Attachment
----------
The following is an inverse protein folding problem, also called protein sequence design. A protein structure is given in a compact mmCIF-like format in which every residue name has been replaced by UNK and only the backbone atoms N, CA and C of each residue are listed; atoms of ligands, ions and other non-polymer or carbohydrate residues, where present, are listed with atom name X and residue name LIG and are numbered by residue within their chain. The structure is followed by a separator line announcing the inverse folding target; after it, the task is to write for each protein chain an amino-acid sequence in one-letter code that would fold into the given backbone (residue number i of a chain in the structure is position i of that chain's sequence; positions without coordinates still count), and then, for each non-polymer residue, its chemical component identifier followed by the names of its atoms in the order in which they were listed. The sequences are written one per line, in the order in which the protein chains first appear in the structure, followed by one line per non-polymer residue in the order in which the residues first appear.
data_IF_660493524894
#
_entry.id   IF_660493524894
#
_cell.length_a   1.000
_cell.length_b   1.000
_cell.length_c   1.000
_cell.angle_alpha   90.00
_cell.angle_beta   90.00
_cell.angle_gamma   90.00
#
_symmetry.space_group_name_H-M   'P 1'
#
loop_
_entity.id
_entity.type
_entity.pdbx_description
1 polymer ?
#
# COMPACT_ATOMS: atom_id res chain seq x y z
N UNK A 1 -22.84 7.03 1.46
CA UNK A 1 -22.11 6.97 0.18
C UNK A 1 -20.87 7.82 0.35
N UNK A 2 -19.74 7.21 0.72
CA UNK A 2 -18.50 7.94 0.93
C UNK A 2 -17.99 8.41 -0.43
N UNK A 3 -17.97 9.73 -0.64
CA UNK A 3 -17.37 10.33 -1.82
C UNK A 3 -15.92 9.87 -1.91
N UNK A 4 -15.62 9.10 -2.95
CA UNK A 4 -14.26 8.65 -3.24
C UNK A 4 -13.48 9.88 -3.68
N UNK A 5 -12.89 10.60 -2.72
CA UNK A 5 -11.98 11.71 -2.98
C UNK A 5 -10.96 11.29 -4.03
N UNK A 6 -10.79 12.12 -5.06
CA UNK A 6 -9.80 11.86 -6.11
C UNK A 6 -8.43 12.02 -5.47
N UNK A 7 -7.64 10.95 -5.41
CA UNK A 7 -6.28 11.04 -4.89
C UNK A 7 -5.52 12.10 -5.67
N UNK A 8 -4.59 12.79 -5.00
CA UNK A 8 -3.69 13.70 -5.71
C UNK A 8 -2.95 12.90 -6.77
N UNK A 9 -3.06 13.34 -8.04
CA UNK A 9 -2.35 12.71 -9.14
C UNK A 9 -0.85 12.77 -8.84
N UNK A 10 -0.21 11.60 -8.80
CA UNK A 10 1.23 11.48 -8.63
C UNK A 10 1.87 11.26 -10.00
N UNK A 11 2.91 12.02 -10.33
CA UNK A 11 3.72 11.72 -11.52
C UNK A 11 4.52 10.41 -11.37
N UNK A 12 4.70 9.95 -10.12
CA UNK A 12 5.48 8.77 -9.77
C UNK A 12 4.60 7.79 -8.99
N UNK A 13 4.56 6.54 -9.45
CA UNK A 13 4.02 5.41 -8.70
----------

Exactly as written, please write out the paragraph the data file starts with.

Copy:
The following is an inverse protein folding problem, also called protein sequence design. A protein structure is given in a compact mmCIF-like format in which every residue name has been replaced by UNK and only the backbone atoms N, CA and C of each residue are listed; atoms of ligands, ions and other non-polymer or carbohydrate residues, where present, are listed with atom name X and residue name LIG and are numbered by residue within their chain. The structure is followed by a separator line announcing the inverse folding target; after it, the task is to write for each protein chain an amino-acid sequence in one-letter code that would fold into the given backbone (residue number i of a chain in the structure is position i of that chain's sequence; positions without coordinates still count), and then, for each non-polymer residue, its chemical component identifier followed by the names of its atoms in the order in which they were listed. The sequences are written one per line, in the order in which the protein chains first appear in the structure, followed by one line per non-polymer residue in the order in which the residues first appear.